October 5, 2022
Dr. Pamela Payne-Foster, professor of community medicine and population health with the College of Community Health Sciences, is part of a University of Alabama at Birmingham research team recently awarded funding as part of the National Institutes of Health’s newly launched Bridge2AI (Artificial Intelligence) program.
The aim of the Bridge2AI program will be to accelerate the widespread use of artificial intelligence by biomedical and behavioral research communities, with $130 million being invested over the next four years.
The UAB research teaming module for this project will include: module principal investigator Dr. Jake Chen with the Informatics Institute at UAB; co-principal investigator Dr. Ying Ding with the University of Texas at Austin; Dr. Swathi Thaker with the Center for Clinical and Translational Sciences at UAB; and Payne-Foster, who will be the head of Diversity, Equity, and Inclusion.
As part of this intelligence program, UAB’s research team will assist in the development of guidance and standards relating to innovative AI-ready data sets. There is hope that these data sets will potentially assist in solving various human health challenges, including uncovering how genetic, behavioral and environmental factors can influence a person’s physical condition throughout their life.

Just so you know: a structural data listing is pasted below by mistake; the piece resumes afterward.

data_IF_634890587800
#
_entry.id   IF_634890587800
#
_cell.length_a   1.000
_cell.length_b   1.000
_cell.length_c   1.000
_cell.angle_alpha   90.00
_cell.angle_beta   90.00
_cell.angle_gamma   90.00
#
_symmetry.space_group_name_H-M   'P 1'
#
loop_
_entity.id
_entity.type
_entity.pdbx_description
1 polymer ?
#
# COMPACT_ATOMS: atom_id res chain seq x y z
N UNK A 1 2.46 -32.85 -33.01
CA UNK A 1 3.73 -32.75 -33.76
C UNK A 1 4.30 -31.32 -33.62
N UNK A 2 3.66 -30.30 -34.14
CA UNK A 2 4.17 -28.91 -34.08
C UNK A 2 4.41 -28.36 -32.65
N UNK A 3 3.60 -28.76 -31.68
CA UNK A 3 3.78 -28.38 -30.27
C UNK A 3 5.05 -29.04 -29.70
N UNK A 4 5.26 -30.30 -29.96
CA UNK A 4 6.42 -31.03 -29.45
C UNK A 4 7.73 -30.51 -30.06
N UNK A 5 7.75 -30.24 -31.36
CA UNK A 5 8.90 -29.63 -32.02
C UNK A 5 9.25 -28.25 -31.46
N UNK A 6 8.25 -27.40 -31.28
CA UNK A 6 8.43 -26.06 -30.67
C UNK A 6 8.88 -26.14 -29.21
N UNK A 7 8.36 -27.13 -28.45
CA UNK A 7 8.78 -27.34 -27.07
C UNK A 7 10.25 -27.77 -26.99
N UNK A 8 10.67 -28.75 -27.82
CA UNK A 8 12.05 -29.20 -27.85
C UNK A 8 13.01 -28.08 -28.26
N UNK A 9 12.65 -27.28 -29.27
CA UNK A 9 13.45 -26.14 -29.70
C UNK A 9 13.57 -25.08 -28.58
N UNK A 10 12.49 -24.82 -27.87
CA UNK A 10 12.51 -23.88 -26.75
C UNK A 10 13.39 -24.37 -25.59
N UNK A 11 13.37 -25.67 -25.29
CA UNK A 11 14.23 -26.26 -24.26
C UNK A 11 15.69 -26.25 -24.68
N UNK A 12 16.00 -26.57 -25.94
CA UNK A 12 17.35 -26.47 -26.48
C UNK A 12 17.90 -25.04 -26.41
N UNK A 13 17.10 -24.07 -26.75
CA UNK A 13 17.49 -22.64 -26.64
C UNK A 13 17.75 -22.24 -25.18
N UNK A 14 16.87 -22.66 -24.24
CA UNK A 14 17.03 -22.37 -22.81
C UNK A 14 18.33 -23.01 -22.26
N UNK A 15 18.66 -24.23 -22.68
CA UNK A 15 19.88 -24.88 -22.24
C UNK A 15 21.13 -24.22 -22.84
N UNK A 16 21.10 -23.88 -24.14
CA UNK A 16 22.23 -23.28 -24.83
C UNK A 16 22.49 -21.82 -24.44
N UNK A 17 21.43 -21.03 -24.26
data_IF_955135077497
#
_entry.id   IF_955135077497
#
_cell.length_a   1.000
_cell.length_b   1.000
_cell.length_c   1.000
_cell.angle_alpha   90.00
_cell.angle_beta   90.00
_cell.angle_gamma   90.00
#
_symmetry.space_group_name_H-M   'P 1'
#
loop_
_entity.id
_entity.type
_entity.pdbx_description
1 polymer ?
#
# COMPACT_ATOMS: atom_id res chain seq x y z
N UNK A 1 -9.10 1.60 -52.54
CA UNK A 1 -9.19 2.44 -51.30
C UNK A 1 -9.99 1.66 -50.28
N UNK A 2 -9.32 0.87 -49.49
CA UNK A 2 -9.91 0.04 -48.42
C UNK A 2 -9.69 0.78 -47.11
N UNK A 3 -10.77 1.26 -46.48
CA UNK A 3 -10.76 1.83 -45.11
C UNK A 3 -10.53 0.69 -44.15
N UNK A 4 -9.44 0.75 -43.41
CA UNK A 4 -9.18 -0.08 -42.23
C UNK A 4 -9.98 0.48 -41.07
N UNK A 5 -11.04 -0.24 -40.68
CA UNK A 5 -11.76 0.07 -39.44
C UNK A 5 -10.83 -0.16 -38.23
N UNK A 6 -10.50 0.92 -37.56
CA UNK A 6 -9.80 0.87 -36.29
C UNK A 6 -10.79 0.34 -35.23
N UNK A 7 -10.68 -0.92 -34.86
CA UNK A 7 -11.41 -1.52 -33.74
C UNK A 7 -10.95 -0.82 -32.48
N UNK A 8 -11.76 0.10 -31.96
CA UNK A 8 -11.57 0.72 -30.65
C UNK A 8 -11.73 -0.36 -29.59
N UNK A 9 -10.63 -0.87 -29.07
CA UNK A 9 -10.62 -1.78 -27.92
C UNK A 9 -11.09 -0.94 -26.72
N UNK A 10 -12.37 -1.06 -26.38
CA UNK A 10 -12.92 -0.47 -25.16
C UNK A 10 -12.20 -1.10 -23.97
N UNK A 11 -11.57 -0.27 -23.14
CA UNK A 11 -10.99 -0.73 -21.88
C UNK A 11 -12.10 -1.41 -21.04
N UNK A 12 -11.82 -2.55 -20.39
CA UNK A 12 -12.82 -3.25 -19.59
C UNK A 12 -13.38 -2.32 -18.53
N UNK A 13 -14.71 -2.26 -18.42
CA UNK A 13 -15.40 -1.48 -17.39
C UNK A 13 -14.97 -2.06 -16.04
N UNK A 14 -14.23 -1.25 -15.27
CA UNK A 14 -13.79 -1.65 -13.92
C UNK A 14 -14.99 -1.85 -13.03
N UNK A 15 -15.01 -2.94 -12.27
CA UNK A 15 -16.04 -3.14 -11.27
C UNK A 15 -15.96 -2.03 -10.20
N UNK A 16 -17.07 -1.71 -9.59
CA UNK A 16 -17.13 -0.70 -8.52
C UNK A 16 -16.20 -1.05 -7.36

“I’m very excited for this opportunity because this is the first time UAB is participating in such a program, along with the fact that NIH is one of the first organizations to push biomedical sciences and collect data that will be ready for the AI mission learning community,” Chen said.
UAB is scheduled to receive just over $2 million for its portion of the program.
Although some artificial intelligence is already being used in biomedical research and health care, there have been limitations in its widespread adoption due to challenges of applying AI technologies to diverse data types, for a broader context of use. This has primarily been attributed to the previously insufficient collection of routine biomedical and behavioral data sets, which lacked important contextual information about the data type, collection conditions or other factors. Without this information, AI technologies cannot accurately analyze and interpret data, and can unintentionally incorporate bias or inequities.
To address this issue, UAB’s research team will assist in producing a variety of diverse data types to be used by the research community for AI analyses, focusing specifically on underprivileged and minority communities. This process will also include voice and other data to help identify abnormal changes in the body. AI-ready data will be prepared to help improve decision making in order to accelerate recovery from acute illnesses and to reveal the biological processes underlying an individual’s recovery from illness.